Six years ago I wrote a small, daily piece (Bayes Theorem Proves Jesus Existed And Didn’t Exist) about the use of probability in proving or disproving the existence of God. I’m against it.
I began with a quote by Keynes on Bayes’s Theorem:
No other formula in the alchemy of logic has exerted more astonishing powers. For it has established the existence of God from the premiss of total ignorance; and it has measured with numerical precision the probability the sun will rise to-morrow.
I next said:
Probability carries with it “a smack of astrology, of alchemy.” Comte, Keynes reminds us, regarded the application of the mathematical calculus of probability as “purement chimérique et, par conséquent, tout à fait vicieuse.”
Now these are minds better than mine giving manful advice about over-relying on probability. Heed them. Indeed, as anybody who has regularly read this blog knows, probability is misused with shocking abandon. We all know how probability, mainly through statistical models, is used to “prove anything” — a phrase I trust is recognized for what it is, a figure of speech and not a complete logical treatise on probability misuse (although I’ve done that, too!).
…there is not one, but two books which argue that a fixed, firm number may be put on the proposition God Exists. The first by Stephen Unwin is called The Probability of God: A Simple Calculation That Proves the Ultimate Truth, in which he uses Bayes’s theorem to demonstrate, with probability one minus epsilon, (the Christian) God exists.
This is countered by Proving History: Bayes’s Theorem and the Quest for the Historical Jesus by the very concerned Richard Carrier (pictured above), whose uses Bayes’s theorem to prove, with probability one minus epsilon, that the Christian God does not exist because Jesus himself never did.
There we have it: probability proving two diametrically opposite conclusions. Alchemy indeed.
It’s obvious the “equations” “probability one minus epsilon” are mild jokes, probabilistic figures of speech, and not meant as rigorous mathematical proofs that Unwin and Carrier came to these exact precise figures. It’s equally obvious we have two people using probability to argue both sides of a question.
It wasn’t obvious to Richard Carrier. He felt stung at the time of the post, which was later reprinted, and went then into a sort of minor frenzy. In one comment at the time he said:
…Bayes’ Theorem is simply the mathematical model for the arguments historians are already making. If they can’t make a probabilistic argument that Jesus existed, then they can’t claim to know Jesus probably existed. And then we’d all have to concede we don’t know Jesus probably existed. Sink the ship of arguing from probabilities, and all probability arguments go down with it. And with that, all human knowledge. Thus, you have to address what I actually argue, not pretend it’s some sort of advanced significance testing like in the sciences. It’s just an argument that something probably happened in history. And as such is as valid as any other argument that something probably happened in history. Unless no such arguments are valid!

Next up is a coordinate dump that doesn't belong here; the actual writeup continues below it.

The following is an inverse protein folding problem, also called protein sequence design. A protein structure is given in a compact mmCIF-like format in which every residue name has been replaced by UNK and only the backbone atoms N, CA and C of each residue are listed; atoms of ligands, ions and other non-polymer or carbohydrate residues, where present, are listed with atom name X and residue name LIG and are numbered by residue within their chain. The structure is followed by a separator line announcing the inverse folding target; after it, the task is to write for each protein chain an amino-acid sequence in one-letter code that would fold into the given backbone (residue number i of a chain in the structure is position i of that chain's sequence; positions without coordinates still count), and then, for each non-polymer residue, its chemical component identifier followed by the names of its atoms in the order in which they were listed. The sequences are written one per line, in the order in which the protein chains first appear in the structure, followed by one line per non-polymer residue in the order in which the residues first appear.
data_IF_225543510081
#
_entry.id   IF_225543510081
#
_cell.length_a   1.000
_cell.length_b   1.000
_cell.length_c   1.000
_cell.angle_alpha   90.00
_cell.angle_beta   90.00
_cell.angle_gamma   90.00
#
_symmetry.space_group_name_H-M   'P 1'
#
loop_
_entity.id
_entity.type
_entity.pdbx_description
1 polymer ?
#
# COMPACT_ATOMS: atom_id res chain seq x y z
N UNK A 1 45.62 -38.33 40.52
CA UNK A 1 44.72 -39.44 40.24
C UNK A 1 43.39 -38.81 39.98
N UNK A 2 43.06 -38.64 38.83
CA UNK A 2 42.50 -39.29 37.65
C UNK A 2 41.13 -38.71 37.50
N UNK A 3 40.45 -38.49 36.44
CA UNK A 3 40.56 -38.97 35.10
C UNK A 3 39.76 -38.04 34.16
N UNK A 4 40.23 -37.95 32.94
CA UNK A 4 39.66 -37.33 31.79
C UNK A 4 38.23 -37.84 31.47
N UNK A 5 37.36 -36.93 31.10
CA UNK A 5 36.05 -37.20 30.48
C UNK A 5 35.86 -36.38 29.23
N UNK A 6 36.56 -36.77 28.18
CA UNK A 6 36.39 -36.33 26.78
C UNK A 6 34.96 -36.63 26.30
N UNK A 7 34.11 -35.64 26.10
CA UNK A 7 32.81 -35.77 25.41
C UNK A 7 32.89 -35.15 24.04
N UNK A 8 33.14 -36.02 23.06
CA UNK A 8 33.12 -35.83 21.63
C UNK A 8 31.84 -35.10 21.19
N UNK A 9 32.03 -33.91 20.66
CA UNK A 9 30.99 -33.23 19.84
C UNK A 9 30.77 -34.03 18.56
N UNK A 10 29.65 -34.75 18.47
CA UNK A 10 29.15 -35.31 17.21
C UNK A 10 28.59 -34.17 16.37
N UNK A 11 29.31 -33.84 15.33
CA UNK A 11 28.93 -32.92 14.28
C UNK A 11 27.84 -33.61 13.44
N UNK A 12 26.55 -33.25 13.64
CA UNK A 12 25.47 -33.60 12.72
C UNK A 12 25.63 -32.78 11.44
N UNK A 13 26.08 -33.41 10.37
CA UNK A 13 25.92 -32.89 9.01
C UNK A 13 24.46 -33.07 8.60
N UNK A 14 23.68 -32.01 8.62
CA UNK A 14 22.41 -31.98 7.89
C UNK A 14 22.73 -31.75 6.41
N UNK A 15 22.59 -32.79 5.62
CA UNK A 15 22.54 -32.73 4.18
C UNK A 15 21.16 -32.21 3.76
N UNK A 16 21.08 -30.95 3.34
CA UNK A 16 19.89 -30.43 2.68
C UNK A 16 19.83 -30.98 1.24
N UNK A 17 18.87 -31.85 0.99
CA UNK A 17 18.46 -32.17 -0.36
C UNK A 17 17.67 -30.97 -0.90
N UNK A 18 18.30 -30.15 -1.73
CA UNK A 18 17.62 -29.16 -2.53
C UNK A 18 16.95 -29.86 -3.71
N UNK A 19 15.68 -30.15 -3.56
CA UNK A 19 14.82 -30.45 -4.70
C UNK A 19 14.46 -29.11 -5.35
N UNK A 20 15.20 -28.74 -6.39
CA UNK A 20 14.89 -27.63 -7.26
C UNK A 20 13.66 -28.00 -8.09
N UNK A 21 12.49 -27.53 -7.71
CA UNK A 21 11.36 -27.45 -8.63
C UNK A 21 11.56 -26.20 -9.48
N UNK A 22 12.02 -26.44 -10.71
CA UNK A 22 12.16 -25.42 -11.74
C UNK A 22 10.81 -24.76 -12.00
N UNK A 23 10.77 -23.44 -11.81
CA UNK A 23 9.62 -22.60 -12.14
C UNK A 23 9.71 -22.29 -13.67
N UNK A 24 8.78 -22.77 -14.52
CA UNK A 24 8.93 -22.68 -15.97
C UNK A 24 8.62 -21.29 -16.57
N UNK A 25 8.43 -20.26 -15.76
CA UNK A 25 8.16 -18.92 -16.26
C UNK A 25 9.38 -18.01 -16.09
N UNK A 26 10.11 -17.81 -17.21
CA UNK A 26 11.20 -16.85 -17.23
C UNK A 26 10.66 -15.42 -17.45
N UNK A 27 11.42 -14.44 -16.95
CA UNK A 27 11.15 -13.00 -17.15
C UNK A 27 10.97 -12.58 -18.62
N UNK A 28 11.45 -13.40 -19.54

By pointing out improper uses of probability, I have managed to sink All human knowledge! What powers I have! (I always knew I was special.)
Apparently Carrier doesn’t understand Bayes’s theorem isn’t really needed, that it stands or falls based on its inputs. And that the inputs are the only important things worth discussing. Carrier’s inputs are on the order of the Bigfoot conspiracy theories. For Carrier, don’t forget, claims Jesus never existed. Not just that Jesus wasn’t God, but that the man himself did not exist.
Anyway, Carrier spun himself around in circles lo those many years ago. And I forgot about the post, which after all only made a small point.
Carrier didn’t forget. Evidently, the wound I caused festered and never healed. Carrier, we presume, retreated to some dark corner to cherish the injury, only to reemerge two weeks ago with an extraordinarily long piece—found by reader swordfishtrombone—-in which he produces multiple points of evidence proving I’m a “liar”.
His title is “Why Christians Are Terrified of Probability Theory.”
Yeah, sure, Carrier. I’m quivering.
Here are the first two “lies” of which he says I’m guilty:
The title says Briggs is talking about examples of Bayes’ Theorem being used to prove “Jesus Existed (And That He Didn’t).” But he gives no example anywhere in his piece of Bayes’ Theorem ever being used to prove Jesus existed! Lie number one.
In fact, Briggs gives no actual example of Bayes’ Theorem being used to prove Jesus didn’t exist, either. He cites only my book Proving History. In which I never argue any conclusion about the historicity of Jesus. Much less mathematically. Lie number two.